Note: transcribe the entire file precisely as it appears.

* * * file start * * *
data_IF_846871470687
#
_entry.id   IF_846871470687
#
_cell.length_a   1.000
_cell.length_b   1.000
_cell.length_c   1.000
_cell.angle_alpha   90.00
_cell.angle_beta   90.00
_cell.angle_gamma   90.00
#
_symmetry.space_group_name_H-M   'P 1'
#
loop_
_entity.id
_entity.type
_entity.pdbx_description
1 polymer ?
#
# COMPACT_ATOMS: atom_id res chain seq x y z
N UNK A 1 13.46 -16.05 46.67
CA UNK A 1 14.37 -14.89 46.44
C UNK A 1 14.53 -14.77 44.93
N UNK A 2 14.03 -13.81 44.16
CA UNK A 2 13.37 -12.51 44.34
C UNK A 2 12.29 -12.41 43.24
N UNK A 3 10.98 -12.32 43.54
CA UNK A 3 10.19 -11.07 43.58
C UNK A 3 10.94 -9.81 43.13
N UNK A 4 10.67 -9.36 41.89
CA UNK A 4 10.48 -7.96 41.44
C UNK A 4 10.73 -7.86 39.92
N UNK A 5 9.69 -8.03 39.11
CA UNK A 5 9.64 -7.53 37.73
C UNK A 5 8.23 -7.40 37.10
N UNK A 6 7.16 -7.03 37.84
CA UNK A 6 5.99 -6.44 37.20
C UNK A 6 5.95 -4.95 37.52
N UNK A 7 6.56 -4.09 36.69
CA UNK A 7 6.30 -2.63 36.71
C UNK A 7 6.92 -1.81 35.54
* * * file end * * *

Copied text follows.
data_IF_846871470687
#
_entry.id   IF_846871470687
#
_cell.length_a   1.000
_cell.length_b   1.000
_cell.length_c   1.000
_cell.angle_alpha   90.00
_cell.angle_beta   90.00
_cell.angle_gamma   90.00
#
_symmetry.space_group_name_H-M   'P 1'
#
loop_
_entity.id
_entity.type
_entity.pdbx_description
1 polymer ?
#
# COMPACT_ATOMS: atom_id res chain seq x y z
N UNK A 1 13.46 -16.05 46.67
CA UNK A 1 14.37 -14.89 46.44
C UNK A 1 14.53 -14.77 44.93
N UNK A 2 14.03 -13.81 44.16
CA UNK A 2 13.37 -12.51 44.34
C UNK A 2 12.29 -12.41 43.24
N UNK A 3 10.98 -12.32 43.54
CA UNK A 3 10.19 -11.07 43.58
C UNK A 3 10.94 -9.81 43.13
N UNK A 4 10.67 -9.36 41.89
CA UNK A 4 10.48 -7.96 41.44
C UNK A 4 10.73 -7.86 39.92
N UNK A 5 9.69 -8.03 39.11
CA UNK A 5 9.64 -7.53 37.73
C UNK A 5 8.23 -7.40 37.10
N UNK A 6 7.16 -7.03 37.84
CA UNK A 6 5.99 -6.44 37.20
C UNK A 6 5.95 -4.95 37.52
N UNK A 7 6.56 -4.09 36.69
CA UNK A 7 6.30 -2.63 36.71
C UNK A 7 6.92 -1.81 35.54